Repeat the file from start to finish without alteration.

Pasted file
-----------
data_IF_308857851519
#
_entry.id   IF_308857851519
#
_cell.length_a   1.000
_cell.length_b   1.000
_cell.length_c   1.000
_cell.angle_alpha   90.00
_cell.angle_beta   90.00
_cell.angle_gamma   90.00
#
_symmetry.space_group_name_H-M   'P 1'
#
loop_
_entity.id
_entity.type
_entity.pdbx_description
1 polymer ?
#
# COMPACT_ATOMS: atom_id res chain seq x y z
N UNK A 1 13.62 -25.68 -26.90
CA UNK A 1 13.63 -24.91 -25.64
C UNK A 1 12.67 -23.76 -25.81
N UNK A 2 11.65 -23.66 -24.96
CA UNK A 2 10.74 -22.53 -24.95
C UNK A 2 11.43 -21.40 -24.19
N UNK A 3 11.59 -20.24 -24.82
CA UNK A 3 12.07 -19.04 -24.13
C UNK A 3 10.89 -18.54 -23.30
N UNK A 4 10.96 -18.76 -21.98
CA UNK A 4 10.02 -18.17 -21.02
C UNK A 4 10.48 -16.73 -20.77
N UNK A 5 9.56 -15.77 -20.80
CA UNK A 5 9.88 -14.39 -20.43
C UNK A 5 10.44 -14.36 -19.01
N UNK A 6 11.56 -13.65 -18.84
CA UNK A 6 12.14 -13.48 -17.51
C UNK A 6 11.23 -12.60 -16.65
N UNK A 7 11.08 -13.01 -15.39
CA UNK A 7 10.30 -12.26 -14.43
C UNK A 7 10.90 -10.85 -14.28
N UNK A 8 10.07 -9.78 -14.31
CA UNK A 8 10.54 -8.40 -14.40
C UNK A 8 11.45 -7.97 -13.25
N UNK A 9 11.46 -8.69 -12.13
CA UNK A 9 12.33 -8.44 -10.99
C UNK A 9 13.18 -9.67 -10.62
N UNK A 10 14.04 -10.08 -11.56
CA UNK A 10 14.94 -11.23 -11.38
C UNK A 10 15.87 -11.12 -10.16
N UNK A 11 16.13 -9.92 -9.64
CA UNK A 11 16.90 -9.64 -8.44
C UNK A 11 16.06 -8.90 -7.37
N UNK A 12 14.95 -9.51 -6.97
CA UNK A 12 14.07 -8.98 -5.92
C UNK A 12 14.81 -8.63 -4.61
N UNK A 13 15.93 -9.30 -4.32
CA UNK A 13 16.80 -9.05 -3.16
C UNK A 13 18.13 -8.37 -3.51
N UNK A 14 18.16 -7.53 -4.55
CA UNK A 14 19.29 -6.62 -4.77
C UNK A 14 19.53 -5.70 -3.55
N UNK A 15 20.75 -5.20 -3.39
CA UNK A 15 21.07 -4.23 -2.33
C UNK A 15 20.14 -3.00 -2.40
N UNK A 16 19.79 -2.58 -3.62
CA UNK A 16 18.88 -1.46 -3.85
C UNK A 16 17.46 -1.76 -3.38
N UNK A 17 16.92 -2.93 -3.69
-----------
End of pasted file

data_IF_308857851519
#
_entry.id   IF_308857851519
#
_cell.length_a   1.000
_cell.length_b   1.000
_cell.length_c   1.000
_cell.angle_alpha   90.00
_cell.angle_beta   90.00
_cell.angle_gamma   90.00
#
_symmetry.space_group_name_H-M   'P 1'
#
loop_
_entity.id
_entity.type
_entity.pdbx_description
1 polymer ?
#
# COMPACT_ATOMS: atom_id res chain seq x y z
N UNK A 1 13.62 -25.68 -26.90
CA UNK A 1 13.63 -24.91 -25.64
C UNK A 1 12.67 -23.76 -25.81
N UNK A 2 11.65 -23.66 -24.96
CA UNK A 2 10.74 -22.53 -24.95
C UNK A 2 11.43 -21.40 -24.19
N UNK A 3 11.59 -20.24 -24.82
CA UNK A 3 12.07 -19.04 -24.13
C UNK A 3 10.89 -18.54 -23.30
N UNK A 4 10.96 -18.76 -21.98
CA UNK A 4 10.02 -18.17 -21.02
C UNK A 4 10.48 -16.73 -20.77
N UNK A 5 9.56 -15.77 -20.80
CA UNK A 5 9.88 -14.39 -20.43
C UNK A 5 10.44 -14.36 -19.01
N UNK A 6 11.56 -13.65 -18.84
CA UNK A 6 12.14 -13.48 -17.51
C UNK A 6 11.23 -12.60 -16.65
N UNK A 7 11.08 -13.01 -15.39
CA UNK A 7 10.30 -12.26 -14.43
C UNK A 7 10.90 -10.85 -14.28
N UNK A 8 10.07 -9.78 -14.31
CA UNK A 8 10.54 -8.40 -14.40
C UNK A 8 11.45 -7.97 -13.25
N UNK A 9 11.46 -8.69 -12.13
CA UNK A 9 12.33 -8.44 -10.99
C UNK A 9 13.18 -9.67 -10.62
N UNK A 10 14.04 -10.08 -11.56
CA UNK A 10 14.94 -11.23 -11.38
C UNK A 10 15.87 -11.12 -10.16
N UNK A 11 16.13 -9.92 -9.64
CA UNK A 11 16.90 -9.64 -8.44
C UNK A 11 16.06 -8.90 -7.37
N UNK A 12 14.95 -9.51 -6.97
CA UNK A 12 14.07 -8.98 -5.92
C UNK A 12 14.81 -8.63 -4.61
N UNK A 13 15.93 -9.30 -4.32
CA UNK A 13 16.80 -9.05 -3.16
C UNK A 13 18.13 -8.37 -3.51
N UNK A 14 18.16 -7.53 -4.55
CA UNK A 14 19.29 -6.62 -4.77
C UNK A 14 19.53 -5.70 -3.55
N UNK A 15 20.75 -5.20 -3.39
CA UNK A 15 21.07 -4.23 -2.33
C UNK A 15 20.14 -3.00 -2.40
N UNK A 16 19.79 -2.58 -3.62
CA UNK A 16 18.88 -1.46 -3.85
C UNK A 16 17.46 -1.76 -3.38
N UNK A 17 16.92 -2.93 -3.69